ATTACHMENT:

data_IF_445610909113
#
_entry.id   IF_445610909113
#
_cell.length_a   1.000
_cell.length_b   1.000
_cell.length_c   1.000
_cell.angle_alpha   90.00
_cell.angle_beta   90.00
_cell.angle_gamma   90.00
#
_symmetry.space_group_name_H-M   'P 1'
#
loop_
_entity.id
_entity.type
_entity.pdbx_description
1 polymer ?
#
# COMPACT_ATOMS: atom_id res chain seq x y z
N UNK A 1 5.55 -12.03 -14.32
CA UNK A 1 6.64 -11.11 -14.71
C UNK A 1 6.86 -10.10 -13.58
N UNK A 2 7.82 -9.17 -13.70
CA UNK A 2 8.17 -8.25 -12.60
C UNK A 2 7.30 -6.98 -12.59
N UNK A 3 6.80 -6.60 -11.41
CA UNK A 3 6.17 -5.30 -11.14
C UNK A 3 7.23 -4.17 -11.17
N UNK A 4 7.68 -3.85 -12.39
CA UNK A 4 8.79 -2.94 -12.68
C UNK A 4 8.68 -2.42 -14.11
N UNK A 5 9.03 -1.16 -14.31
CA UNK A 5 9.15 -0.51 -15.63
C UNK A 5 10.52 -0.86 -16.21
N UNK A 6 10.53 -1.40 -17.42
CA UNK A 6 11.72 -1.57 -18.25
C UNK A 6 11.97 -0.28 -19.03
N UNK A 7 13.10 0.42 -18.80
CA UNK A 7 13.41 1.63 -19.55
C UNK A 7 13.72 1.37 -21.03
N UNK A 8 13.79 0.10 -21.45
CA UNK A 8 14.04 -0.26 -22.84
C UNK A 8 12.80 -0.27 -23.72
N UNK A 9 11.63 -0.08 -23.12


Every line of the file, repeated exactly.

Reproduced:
data_IF_445610909113
#
_entry.id   IF_445610909113
#
_cell.length_a   1.000
_cell.length_b   1.000
_cell.length_c   1.000
_cell.angle_alpha   90.00
_cell.angle_beta   90.00
_cell.angle_gamma   90.00
#
_symmetry.space_group_name_H-M   'P 1'
#
loop_
_entity.id
_entity.type
_entity.pdbx_description
1 polymer ?
#
# COMPACT_ATOMS: atom_id res chain seq x y z
N UNK A 1 5.55 -12.03 -14.32
CA UNK A 1 6.64 -11.11 -14.71
C UNK A 1 6.86 -10.10 -13.58
N UNK A 2 7.82 -9.17 -13.70
CA UNK A 2 8.17 -8.25 -12.60
C UNK A 2 7.30 -6.98 -12.59
N UNK A 3 6.80 -6.60 -11.41
CA UNK A 3 6.17 -5.30 -11.14
C UNK A 3 7.23 -4.17 -11.17
N UNK A 4 7.68 -3.85 -12.39
CA UNK A 4 8.79 -2.94 -12.68
C UNK A 4 8.68 -2.42 -14.11
N UNK A 5 9.03 -1.16 -14.31
CA UNK A 5 9.15 -0.51 -15.63
C UNK A 5 10.52 -0.86 -16.21
N UNK A 6 10.53 -1.40 -17.42
CA UNK A 6 11.72 -1.57 -18.25
C UNK A 6 11.97 -0.28 -19.03
N UNK A 7 13.10 0.42 -18.80
CA UNK A 7 13.41 1.63 -19.55
C UNK A 7 13.72 1.37 -21.03
N UNK A 8 13.79 0.10 -21.45
CA UNK A 8 14.04 -0.26 -22.84
C UNK A 8 12.80 -0.27 -23.72
N UNK A 9 11.63 -0.08 -23.12